‘Out-of-space creature invades the Earth!’
20 Million Miles to Earth is a 1957 American science fiction monster film written by Bob Williams and Christopher Knopf from an original treatment by Charlott Knight. The film was produced by Charles H. Schneer’s for Columbia Pictures and directed by Nathan Juran (The Deadly Mantis; The Brain from Planet Arous; The Boy Who Cried Werewolf).
As with several other Schneer-Columbia collaborations, the film was developed to showcase the stop-motion animation talents of Ray Harryhausen.
On 25 September 2017, Powerhouse Films released The Wonderful Worlds of Ray Harryhausen, Volume One: 1955-1960 as a limited edition Blu-ray set.
HD restorations of It Came from Beneath the Sea and 20 Million Miles to Earth
4K restoration from the original camera negative of The 3 Worlds of Gulliver
Original black and white and alternative, authorised colourised versions of It Came from Beneath the Sea and 20 Million Miles to Earth
Mono and 5.1 surround sound audio options
It Came from Beneath the Sea and 20 Million Miles to Earth audio commentaries with Ray Harryhausen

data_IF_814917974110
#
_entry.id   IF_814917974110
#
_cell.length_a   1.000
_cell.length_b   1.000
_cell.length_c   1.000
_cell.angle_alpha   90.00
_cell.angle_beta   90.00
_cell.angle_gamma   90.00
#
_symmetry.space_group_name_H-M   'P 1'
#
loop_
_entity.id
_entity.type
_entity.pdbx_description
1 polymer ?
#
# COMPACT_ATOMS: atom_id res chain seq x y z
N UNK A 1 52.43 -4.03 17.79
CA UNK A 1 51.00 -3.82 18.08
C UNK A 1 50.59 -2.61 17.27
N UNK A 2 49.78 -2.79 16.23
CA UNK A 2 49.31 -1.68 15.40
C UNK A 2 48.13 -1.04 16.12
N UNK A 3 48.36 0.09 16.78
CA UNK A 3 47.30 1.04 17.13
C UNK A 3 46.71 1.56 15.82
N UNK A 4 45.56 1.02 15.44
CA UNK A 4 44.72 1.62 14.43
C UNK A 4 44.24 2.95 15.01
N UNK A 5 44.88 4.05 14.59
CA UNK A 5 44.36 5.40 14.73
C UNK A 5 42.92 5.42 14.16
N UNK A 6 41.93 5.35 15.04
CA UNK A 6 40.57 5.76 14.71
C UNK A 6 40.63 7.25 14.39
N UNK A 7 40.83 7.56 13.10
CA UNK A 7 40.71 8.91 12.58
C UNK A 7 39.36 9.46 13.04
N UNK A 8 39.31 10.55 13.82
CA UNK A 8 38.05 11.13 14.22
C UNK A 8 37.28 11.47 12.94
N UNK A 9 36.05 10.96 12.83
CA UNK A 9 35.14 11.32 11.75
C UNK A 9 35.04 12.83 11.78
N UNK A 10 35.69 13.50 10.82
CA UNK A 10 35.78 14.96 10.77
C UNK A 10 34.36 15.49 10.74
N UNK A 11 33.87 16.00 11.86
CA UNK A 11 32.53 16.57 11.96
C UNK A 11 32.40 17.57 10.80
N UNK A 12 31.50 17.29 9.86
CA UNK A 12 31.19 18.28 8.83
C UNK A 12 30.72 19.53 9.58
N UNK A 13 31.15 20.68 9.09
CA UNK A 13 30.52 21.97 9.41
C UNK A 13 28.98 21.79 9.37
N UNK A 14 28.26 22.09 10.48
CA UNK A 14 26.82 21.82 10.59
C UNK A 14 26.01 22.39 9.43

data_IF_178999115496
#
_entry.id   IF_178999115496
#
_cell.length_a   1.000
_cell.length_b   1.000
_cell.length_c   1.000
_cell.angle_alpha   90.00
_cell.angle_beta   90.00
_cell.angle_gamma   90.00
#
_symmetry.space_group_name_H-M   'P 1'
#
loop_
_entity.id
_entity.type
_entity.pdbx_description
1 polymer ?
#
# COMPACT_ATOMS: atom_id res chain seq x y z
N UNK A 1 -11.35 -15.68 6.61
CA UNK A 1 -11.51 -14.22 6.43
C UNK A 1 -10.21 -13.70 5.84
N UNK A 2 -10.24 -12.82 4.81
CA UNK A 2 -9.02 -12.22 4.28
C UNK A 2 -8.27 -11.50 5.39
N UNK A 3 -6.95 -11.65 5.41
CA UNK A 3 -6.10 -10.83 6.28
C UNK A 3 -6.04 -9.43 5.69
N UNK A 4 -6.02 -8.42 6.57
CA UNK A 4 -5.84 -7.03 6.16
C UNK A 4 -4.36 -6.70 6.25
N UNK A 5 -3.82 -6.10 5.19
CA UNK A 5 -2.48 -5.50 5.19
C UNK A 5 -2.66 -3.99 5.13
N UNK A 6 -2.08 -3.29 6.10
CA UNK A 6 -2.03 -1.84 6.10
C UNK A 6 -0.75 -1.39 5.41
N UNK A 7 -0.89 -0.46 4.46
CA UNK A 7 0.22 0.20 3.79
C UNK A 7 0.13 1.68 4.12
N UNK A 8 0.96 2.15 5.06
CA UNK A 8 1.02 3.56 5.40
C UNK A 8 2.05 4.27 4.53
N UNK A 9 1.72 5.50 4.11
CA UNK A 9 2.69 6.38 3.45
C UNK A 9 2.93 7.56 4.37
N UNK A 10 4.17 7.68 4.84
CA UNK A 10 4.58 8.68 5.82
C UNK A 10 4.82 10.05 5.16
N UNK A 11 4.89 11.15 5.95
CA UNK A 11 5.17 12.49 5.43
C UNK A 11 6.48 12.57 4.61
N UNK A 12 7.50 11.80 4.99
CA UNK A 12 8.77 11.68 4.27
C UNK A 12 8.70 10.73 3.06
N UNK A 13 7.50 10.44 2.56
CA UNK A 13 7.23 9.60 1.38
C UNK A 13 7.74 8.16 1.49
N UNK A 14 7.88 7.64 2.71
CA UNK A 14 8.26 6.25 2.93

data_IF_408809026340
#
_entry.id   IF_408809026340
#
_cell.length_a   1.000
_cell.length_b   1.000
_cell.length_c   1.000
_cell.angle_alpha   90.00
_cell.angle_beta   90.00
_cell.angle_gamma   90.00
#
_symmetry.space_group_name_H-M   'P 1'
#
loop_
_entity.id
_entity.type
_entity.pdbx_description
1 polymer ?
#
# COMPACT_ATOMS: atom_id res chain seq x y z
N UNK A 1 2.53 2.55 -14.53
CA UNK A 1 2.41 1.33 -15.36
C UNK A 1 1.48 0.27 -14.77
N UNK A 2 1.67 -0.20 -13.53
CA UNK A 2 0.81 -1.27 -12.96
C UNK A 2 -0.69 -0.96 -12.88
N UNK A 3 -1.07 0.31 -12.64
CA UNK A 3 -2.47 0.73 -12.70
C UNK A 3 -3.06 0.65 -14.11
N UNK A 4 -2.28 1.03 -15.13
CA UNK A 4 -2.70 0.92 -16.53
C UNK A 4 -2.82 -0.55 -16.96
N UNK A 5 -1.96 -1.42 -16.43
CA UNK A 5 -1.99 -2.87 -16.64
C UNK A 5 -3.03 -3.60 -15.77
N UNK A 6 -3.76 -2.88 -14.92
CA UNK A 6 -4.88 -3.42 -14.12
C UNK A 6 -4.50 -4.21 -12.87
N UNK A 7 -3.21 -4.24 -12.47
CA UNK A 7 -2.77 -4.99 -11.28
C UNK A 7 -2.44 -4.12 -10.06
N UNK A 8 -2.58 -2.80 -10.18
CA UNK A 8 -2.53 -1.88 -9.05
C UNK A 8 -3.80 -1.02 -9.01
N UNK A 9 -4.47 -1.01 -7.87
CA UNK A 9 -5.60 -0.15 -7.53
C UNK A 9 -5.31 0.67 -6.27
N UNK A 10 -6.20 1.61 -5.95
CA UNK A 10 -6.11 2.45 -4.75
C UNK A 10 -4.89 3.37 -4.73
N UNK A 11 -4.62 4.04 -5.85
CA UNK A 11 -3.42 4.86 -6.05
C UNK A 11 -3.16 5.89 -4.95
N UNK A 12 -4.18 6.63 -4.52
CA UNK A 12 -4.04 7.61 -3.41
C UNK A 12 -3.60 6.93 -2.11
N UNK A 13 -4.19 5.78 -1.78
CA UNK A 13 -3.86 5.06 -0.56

New interview with filmmaker Joe Dante (Gremlins; The Howling; Piranha)
New interview with SFX maestro Dennis Muren
New interviews with Aardman Animation’s David Sproxton, Peter Lord and Dave Alex Riddett
Archival documentaries, interviews and featurettes
Original trailers and promotional films
Isolated score on The 3 Worlds of Gulliver by Bernard Herrmann
Promotional and on-set photography, poster art and archive materials
Box set exclusive 80-page book with new essays, and film credits
UK premiere on Blu-ray
Limited edition box set of 6,000 copies
Off the coast of a small Sicilian fishing village, two fishermen watch in amazement as a spaceship pierces the skies and crashes into the sea. The men, Mondello and Verrico, row out to the site and pull two space travelers from the capsized craft before it sinks into the sea.
Meanwhile, in Washington, D.C., Maj. A. D. McIntosh discovers that the government’s missing spacecraft, piloted by Col. Bob Calder, has been located off the coast of Italy.
As McIntosh flies to Italy, Pepe, a little boy who lives in the fishing village of Gerra, finds a metal capsule that has washed up on the beach. Upon opening the capsule, Pepe finds a jelly-like glob inside and sells it to Doctor Leonardo, a visiting zoologist who is studying sea creatures.
Meanwhile, Leonardo’s medical-student granddaughter Marisa is summoned to town to take care of the injured Calder and his companion, Doctor Sharman. When Calder regains consciousness, he finds Sharman in the last throes of the fatal disease that decimated his crew. That night, after Marisa returns home to the trailer that she shares with her grandfather, a small creature hatches from the glob and Leonardo locks it in a cage. By morning, the creature has tripled in size…